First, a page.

Life Partners, the Waco-based company that lost a Securities and Exchange Commission lawsuit last year alleging it filed false and misleading financial statements for its life settlement investment business, has filed for bankruptcy protection in Fort Worth.
“The company elected to seek protection under Chapter 11 while it pursues an appeal of a $46 million judgment against the company and two of its executive officers,” the company said in a statement.
Life Partners listed assets and liabilities of $10 million to $50 million each in the bankruptcy filing. The company says the SEC is its largest creditor, owed $38.7 million, followed by the Baker & McKenzie law firm in Dallas, owed $1 million. Other debts are related to legal fees, accounting services and trade debt, the filing shows.
The company said the SEC filed a motion with the trial court seeking the appointment of a receiver, which could have led to a liquidation and prevented its appeal from proceeding.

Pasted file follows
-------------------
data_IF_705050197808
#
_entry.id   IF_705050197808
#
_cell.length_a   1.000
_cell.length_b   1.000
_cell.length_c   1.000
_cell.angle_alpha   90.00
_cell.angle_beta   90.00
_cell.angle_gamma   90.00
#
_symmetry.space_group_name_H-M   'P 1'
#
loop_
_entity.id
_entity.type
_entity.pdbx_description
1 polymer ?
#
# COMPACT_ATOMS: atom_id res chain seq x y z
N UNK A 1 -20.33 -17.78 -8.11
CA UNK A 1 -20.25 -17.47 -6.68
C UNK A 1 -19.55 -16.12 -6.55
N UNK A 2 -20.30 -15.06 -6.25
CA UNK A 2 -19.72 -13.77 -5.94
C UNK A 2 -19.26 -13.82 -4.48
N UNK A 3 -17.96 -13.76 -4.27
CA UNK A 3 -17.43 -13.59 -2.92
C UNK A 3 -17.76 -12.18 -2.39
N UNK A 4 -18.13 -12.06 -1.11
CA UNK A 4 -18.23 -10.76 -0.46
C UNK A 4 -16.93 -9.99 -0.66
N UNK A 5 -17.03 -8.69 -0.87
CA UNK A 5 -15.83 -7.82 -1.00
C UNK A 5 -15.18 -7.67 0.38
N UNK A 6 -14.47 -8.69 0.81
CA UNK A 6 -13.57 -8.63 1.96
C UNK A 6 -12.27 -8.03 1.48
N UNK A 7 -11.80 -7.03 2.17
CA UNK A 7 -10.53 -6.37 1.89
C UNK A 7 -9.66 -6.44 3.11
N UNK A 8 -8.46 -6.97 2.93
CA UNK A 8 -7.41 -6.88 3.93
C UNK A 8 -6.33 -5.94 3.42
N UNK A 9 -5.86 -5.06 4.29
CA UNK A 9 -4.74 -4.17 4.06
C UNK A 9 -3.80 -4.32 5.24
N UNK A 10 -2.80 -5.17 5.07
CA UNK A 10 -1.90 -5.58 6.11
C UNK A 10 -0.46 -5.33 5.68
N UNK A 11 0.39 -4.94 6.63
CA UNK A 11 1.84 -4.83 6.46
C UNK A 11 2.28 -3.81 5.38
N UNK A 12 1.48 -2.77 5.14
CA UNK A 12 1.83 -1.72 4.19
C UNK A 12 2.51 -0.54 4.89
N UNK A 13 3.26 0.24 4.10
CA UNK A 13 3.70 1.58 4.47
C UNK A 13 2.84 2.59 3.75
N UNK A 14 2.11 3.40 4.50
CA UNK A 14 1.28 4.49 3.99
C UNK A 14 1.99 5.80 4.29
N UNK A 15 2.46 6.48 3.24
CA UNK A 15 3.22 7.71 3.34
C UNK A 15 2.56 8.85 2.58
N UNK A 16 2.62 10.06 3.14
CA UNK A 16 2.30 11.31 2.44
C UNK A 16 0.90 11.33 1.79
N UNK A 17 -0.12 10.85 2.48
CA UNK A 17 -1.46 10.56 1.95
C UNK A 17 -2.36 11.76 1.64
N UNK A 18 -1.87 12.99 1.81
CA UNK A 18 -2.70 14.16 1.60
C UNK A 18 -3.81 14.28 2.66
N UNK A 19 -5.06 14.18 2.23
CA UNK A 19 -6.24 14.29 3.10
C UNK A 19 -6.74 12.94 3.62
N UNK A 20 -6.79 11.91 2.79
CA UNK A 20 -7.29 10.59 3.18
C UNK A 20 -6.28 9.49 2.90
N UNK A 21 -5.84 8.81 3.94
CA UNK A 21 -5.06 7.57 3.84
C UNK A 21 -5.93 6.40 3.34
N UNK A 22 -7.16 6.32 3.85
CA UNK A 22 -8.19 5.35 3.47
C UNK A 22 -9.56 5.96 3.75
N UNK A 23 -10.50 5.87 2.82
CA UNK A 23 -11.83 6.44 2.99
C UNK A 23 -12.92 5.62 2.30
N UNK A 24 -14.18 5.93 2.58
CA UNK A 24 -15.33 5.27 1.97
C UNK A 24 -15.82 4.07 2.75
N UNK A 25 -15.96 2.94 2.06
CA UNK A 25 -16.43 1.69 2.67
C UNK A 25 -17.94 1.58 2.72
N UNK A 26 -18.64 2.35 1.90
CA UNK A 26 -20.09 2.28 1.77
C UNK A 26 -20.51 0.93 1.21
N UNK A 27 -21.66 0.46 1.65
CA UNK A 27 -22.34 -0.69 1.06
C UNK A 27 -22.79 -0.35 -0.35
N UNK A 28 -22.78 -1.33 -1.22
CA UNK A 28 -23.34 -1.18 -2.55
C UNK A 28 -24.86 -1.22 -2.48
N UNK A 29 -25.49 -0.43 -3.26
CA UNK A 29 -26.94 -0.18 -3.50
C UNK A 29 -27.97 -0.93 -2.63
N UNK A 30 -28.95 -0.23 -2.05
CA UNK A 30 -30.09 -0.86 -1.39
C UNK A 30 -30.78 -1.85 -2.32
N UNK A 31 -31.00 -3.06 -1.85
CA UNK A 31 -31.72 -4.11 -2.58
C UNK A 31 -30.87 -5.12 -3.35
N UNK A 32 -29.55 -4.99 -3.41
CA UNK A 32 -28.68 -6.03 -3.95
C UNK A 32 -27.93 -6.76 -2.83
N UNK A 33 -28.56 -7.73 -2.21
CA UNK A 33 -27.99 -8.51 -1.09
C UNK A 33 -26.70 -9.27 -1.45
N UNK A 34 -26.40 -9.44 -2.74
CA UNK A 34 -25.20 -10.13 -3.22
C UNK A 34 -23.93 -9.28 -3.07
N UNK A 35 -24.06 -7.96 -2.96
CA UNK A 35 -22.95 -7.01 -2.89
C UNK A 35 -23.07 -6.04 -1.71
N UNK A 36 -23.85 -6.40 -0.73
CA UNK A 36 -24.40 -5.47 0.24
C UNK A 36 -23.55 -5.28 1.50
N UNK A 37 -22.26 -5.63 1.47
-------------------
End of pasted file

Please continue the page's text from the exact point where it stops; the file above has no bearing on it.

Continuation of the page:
Life Partners is seeking to have a chief restructuring officer appointed to oversee its court reorganization.
Last month, U.S. District Judge James R. Nowlin ordered the judgment against the company and its two top officers. In his ruling, Nowlin called Life Partners CEO Brian Pardo a “repeat offender who shows no signs that he has learned his lesson,” citing violations dating to 1991.
In February, an Austin jury rejected a major fraud allegation in the case, brought by the SEC’s Fort Worth office, and the judge later dismissed one that jurors had upheld. But the mixed verdict found the company guilty of misstating its revenue.
Pardo contended that he had been “exonerated.” But what the company considered “minor” charges — filing false public reports — Nowlin said in his ruling “are not minor at all.”
The SEC alleged that investors were misled about the life expectancy of elderly people whose death benefits were bought and sold by Life Partners on the secondary insurance market.
Investors were told of life expectancy predictions by a Nevada oncologist, who had no actuarial training. His estimates differed greatly from those of professional consultants whom Life Partners used to select policies, keeping the more conservative reports secret from the stock-buying public. By making the sellers look sicker than they were, the Waco firm artificially burnished its business outlook.
Staff writer Sandra Baker contributed to this report, which includes material from Bloomberg News and the Star-Telegram archives.